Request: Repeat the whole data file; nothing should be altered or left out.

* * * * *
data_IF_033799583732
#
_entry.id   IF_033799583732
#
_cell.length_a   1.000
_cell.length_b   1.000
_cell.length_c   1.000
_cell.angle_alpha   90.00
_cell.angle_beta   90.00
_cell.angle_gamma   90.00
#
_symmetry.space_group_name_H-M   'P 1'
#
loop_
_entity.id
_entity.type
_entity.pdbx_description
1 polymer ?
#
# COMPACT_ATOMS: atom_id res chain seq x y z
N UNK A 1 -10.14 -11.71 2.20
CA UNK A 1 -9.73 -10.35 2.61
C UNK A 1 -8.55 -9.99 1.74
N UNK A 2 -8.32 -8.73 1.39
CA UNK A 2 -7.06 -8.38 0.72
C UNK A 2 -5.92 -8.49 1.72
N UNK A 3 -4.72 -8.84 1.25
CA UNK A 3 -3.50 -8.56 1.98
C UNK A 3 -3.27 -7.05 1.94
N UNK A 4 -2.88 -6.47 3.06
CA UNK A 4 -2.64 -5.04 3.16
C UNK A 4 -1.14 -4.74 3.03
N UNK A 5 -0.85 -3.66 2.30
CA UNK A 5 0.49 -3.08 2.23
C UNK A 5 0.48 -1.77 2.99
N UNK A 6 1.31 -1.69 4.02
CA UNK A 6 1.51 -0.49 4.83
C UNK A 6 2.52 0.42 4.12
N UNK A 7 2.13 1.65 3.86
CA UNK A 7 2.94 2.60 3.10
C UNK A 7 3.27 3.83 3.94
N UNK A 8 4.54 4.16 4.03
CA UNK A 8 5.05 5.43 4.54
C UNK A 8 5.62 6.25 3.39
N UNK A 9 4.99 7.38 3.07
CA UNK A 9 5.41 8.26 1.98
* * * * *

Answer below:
data_IF_033799583732
#
_entry.id   IF_033799583732
#
_cell.length_a   1.000
_cell.length_b   1.000
_cell.length_c   1.000
_cell.angle_alpha   90.00
_cell.angle_beta   90.00
_cell.angle_gamma   90.00
#
_symmetry.space_group_name_H-M   'P 1'
#
loop_
_entity.id
_entity.type
_entity.pdbx_description
1 polymer ?
#
# COMPACT_ATOMS: atom_id res chain seq x y z
N UNK A 1 -10.14 -11.71 2.20
CA UNK A 1 -9.73 -10.35 2.61
C UNK A 1 -8.55 -9.99 1.74
N UNK A 2 -8.32 -8.73 1.39
CA UNK A 2 -7.06 -8.38 0.72
C UNK A 2 -5.92 -8.49 1.72
N UNK A 3 -4.72 -8.84 1.25
CA UNK A 3 -3.50 -8.56 1.98
C UNK A 3 -3.27 -7.05 1.94
N UNK A 4 -2.88 -6.47 3.06
CA UNK A 4 -2.64 -5.04 3.16
C UNK A 4 -1.14 -4.74 3.03
N UNK A 5 -0.85 -3.66 2.30
CA UNK A 5 0.49 -3.08 2.23
C UNK A 5 0.48 -1.77 2.99
N UNK A 6 1.31 -1.69 4.02
CA UNK A 6 1.51 -0.49 4.83
C UNK A 6 2.52 0.42 4.12
N UNK A 7 2.13 1.65 3.86
CA UNK A 7 2.94 2.60 3.10
C UNK A 7 3.27 3.83 3.94
N UNK A 8 4.54 4.16 4.03
CA UNK A 8 5.05 5.43 4.54
C UNK A 8 5.62 6.25 3.39
N UNK A 9 4.99 7.38 3.07
CA UNK A 9 5.41 8.26 1.98